It’s hard to think of the Motocross of Nations and not think of Roger DeCoster right along with it. He has long backed this race, first as a member of Team Belgium, then, beginning in 1981, as the advisor/manager of Team USA. With the race upon us, we thought it would be cool to start the week by talking to The Man.
DeCoster was a member of Team Belgium for over a decade. photo: Charlie Morey
Roger DeCoster: Probably about 35.
DeCoster was a member of Team Belgium for over a decade.
photo: Charlie Morey
Wow! What, 12 or 13 as a rider?
Yes, something like that as a rider. With the American team, I’ve been to all of them except three, I believe. I didn’t go to Australia or Austria. And I did go to the one in Roggenburg, Switzerland, but not working. I was present at all of them with the U.S. team since ’81 except for two. And I was with them for 15 out of 17 winning ones.
As a rider you were part of the Belgium team that if I’m not mistaken, didn’t Belgium win the Trophee des Nations 10 times in a row?
They actually won it 11 times in a row, but I was on the team as a rider 10 of the 11 years. I was selected as a rider the last year that I raced, but I decided to stop after the last Grand Prix.
You’ve had a career that is unmatched in motocross. There have been a couple of guys who’ve done things on this side of the pond and that side of the pond; but to do it on both sides and for so long, you stand alone. And as an American motocross fan, I’m sure glad you’re on our side now!
[Laughs] I’m happy to be on this side, too.
Looking ahead, I know you have a busy week because not only do you have the event here in the States where your team—Monster Energy Team USA—is the defending champion two years running, but I’m sure you have a lot of old friends coming over.
Yeah, but mainly we have Sylvain [Geboers] and the Belgian Suzuki team. Sylvain always helps with a lot when we go over there, and this is one opportunity that we can return the favor.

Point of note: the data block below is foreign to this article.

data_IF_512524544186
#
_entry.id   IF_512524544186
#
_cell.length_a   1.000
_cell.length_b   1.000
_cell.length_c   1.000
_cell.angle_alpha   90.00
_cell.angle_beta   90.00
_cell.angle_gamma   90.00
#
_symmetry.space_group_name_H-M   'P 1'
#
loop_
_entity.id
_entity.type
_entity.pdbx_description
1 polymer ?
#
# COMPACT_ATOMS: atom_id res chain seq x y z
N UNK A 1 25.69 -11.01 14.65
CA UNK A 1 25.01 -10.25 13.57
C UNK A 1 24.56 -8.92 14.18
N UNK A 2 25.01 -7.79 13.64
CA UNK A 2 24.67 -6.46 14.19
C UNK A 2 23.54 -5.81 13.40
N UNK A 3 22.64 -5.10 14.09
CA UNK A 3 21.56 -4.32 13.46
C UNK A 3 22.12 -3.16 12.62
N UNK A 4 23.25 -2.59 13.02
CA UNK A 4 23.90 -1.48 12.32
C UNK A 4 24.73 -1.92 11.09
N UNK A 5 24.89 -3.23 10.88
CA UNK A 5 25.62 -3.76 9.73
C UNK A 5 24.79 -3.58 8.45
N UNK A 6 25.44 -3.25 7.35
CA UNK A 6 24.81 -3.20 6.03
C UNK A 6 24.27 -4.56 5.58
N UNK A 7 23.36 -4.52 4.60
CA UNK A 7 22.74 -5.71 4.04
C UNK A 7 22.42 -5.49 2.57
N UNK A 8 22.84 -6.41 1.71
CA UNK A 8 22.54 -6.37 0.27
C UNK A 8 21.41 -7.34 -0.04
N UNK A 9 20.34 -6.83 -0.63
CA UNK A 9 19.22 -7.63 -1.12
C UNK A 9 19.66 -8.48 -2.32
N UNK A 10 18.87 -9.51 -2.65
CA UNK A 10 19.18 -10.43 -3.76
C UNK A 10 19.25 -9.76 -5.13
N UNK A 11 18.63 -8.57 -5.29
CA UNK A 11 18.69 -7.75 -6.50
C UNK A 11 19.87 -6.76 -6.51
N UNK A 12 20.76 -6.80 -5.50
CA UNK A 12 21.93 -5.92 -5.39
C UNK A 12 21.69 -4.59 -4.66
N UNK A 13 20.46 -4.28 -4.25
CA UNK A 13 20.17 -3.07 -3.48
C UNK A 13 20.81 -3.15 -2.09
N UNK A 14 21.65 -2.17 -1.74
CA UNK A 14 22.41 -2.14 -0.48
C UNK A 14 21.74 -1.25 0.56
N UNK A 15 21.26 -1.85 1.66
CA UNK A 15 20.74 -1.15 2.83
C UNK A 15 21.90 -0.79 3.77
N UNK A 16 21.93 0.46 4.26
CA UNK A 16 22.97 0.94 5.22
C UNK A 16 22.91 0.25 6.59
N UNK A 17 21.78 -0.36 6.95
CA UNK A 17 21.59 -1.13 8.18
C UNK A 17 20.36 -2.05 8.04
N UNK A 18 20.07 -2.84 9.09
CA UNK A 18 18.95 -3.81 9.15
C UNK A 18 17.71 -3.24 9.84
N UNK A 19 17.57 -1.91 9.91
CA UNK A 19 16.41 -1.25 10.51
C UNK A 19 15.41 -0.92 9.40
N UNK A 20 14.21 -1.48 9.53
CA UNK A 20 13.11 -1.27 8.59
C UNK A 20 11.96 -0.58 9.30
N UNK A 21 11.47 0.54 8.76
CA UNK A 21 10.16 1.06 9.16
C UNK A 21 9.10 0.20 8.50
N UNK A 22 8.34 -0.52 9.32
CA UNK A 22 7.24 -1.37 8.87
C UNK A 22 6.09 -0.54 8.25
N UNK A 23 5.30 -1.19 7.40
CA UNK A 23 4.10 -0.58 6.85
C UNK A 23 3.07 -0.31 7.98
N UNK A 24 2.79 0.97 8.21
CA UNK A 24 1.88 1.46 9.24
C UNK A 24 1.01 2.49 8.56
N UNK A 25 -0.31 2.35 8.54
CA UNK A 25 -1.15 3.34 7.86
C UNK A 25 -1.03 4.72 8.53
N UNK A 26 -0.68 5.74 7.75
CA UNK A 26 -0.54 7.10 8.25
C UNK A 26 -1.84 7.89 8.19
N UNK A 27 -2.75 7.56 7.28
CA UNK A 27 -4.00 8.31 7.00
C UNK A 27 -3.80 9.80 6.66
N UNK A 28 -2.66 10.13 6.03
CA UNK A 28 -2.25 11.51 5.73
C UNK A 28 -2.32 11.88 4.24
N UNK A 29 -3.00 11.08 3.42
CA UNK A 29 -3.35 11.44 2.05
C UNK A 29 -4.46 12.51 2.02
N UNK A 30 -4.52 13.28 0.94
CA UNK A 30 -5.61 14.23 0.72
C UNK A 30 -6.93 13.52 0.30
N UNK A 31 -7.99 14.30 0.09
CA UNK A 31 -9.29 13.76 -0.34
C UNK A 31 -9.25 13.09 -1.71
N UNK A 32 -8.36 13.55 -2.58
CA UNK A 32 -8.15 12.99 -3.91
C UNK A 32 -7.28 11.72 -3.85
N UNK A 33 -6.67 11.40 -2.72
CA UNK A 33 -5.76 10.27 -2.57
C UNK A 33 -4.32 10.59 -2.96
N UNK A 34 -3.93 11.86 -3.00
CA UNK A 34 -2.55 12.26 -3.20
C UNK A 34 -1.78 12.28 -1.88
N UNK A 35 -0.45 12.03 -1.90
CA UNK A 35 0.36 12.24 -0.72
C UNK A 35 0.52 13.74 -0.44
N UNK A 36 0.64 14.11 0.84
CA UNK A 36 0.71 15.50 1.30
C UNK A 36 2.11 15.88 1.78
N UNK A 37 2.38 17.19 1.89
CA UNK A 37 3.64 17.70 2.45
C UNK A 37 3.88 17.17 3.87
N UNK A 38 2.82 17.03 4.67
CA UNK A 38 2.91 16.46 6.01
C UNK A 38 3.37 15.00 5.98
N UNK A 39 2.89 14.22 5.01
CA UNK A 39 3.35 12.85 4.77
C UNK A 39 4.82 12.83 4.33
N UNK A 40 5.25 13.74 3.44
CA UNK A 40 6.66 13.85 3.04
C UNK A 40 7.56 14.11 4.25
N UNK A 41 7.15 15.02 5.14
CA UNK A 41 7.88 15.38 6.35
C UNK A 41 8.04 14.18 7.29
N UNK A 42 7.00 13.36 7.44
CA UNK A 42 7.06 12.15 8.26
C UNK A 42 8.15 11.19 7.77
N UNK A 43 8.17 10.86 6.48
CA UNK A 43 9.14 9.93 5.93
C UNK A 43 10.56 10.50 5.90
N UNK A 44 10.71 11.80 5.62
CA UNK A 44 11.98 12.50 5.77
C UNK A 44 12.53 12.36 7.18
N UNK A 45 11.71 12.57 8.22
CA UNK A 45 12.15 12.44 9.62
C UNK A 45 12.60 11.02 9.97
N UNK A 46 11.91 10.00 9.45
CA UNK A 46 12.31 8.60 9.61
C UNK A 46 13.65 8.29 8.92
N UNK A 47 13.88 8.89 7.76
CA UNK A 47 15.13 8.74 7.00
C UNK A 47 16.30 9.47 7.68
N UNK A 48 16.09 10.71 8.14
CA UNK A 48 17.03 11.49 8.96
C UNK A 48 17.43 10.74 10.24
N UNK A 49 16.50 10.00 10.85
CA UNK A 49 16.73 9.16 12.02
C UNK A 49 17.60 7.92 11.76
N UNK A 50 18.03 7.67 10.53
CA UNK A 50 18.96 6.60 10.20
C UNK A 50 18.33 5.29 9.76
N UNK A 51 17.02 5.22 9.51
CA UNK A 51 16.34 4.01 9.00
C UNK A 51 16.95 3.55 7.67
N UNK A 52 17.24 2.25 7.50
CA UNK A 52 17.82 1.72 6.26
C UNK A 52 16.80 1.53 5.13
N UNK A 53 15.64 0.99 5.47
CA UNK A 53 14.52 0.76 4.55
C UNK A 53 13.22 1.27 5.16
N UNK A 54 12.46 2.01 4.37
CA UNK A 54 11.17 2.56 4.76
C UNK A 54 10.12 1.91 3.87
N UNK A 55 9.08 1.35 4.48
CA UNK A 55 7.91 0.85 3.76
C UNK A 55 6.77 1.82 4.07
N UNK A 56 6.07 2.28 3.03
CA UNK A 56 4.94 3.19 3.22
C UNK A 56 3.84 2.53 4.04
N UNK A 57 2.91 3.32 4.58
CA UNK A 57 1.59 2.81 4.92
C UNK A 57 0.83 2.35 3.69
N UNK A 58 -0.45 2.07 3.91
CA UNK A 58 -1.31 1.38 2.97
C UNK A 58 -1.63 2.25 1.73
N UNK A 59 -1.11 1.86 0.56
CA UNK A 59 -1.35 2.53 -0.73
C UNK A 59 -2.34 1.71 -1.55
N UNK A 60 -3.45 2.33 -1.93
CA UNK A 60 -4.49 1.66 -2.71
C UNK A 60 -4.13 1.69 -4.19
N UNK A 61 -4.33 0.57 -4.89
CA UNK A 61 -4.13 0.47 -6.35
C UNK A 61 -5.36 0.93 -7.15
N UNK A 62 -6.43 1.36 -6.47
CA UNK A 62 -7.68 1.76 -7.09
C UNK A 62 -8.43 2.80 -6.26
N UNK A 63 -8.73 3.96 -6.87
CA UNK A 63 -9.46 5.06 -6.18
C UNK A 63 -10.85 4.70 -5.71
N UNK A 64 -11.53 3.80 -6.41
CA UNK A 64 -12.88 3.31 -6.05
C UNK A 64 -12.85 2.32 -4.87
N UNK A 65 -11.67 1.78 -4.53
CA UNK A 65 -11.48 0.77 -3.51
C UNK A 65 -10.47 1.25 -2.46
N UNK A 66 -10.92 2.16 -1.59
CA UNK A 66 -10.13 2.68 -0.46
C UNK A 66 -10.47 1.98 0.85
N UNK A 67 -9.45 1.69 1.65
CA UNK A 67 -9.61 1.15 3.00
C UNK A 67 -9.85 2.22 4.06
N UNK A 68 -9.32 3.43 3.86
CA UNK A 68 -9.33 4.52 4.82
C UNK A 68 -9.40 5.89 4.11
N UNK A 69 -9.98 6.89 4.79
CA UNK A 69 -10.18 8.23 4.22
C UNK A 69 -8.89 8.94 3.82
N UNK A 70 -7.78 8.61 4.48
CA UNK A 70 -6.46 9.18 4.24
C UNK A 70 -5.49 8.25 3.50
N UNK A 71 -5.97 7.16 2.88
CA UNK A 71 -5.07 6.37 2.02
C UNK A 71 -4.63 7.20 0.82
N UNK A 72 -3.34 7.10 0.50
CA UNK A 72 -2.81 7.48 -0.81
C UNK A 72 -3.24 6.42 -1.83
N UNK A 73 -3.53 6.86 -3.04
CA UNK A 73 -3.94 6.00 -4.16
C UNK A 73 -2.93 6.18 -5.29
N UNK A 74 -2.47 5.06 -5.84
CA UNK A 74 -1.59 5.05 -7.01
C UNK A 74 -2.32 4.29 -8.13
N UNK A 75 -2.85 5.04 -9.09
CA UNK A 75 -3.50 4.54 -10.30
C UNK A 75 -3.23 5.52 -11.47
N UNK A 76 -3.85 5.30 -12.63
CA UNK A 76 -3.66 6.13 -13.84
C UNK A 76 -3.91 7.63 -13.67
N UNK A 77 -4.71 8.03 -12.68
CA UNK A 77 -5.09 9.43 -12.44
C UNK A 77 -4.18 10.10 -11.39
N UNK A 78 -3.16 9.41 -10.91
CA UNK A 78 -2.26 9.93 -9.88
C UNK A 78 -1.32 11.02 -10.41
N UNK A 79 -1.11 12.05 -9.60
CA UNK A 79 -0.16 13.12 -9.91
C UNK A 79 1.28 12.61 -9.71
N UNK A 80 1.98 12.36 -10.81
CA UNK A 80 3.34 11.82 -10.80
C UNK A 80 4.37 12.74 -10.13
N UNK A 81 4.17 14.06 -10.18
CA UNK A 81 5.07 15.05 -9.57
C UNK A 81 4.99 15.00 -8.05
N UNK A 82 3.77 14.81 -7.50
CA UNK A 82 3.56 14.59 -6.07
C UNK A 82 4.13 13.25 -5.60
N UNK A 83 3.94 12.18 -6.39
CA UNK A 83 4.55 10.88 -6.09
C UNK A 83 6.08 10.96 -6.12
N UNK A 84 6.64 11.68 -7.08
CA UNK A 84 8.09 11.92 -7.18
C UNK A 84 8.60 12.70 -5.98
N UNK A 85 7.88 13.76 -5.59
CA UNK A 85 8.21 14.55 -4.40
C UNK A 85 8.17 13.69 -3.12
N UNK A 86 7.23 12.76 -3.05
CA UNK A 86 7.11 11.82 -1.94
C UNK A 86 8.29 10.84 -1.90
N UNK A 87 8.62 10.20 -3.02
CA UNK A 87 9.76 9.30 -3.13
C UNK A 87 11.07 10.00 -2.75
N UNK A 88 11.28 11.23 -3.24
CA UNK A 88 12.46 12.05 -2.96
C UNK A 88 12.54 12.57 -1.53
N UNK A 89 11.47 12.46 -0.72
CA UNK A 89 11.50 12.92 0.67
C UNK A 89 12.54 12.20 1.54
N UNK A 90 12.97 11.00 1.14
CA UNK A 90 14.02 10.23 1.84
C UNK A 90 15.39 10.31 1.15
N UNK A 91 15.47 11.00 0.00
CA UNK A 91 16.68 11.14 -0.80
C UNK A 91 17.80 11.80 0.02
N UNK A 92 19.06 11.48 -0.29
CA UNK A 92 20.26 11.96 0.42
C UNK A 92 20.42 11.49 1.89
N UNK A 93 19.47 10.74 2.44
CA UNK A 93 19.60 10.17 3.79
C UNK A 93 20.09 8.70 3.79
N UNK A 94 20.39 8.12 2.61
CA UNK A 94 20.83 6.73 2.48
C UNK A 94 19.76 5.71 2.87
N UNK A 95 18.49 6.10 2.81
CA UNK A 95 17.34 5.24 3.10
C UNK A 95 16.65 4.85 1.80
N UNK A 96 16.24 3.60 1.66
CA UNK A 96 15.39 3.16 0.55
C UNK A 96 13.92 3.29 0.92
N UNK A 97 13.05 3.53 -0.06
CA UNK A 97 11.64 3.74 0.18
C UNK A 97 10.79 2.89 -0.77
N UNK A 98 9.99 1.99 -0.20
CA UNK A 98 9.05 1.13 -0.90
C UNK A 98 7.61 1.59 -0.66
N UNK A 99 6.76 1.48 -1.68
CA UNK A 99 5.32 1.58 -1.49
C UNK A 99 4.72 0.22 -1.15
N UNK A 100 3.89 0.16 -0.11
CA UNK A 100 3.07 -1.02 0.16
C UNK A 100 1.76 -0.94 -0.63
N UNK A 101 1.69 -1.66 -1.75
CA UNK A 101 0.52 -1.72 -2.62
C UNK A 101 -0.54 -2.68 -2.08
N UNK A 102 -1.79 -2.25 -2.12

Roger holds the Peter Chamberlain Trophy on the podium of the 2006 MXoN. photo: Simon Cudby
I never think we should celebrate before it’s done, but we should win this, if we don’t have bad luck or screw up. The Belgium team has Steve Ramon who is now world champion, and he’s a good rider, but I don’t think he can beat Ricky. And their second rider, I don’t think he can match Villopoto, and the third rider, I don’t think he can match Ferry. So we should be all right. I hope the Belgium team is going to be strong and do good. I want to win and have good competition, but it may come from a team like New Zealand. But even them, I think they’re going to have a hard time getting three strong riders together.
Roger holds the Peter Chamberlain Trophy on the podium of the 2006 MXoN.
photo: Simon Cudby
I have a program here, and it’s Jeremy Van Hoorbeek in MX2 and Ken De Dicker in the Open class. Okay, the Italian team has Tony Cairoli, New Zealand has Ben Townley, and France has Sebastian Pourcel. But when you really look at it, the Australian team has three guys that American fans are most familiar with as challengers.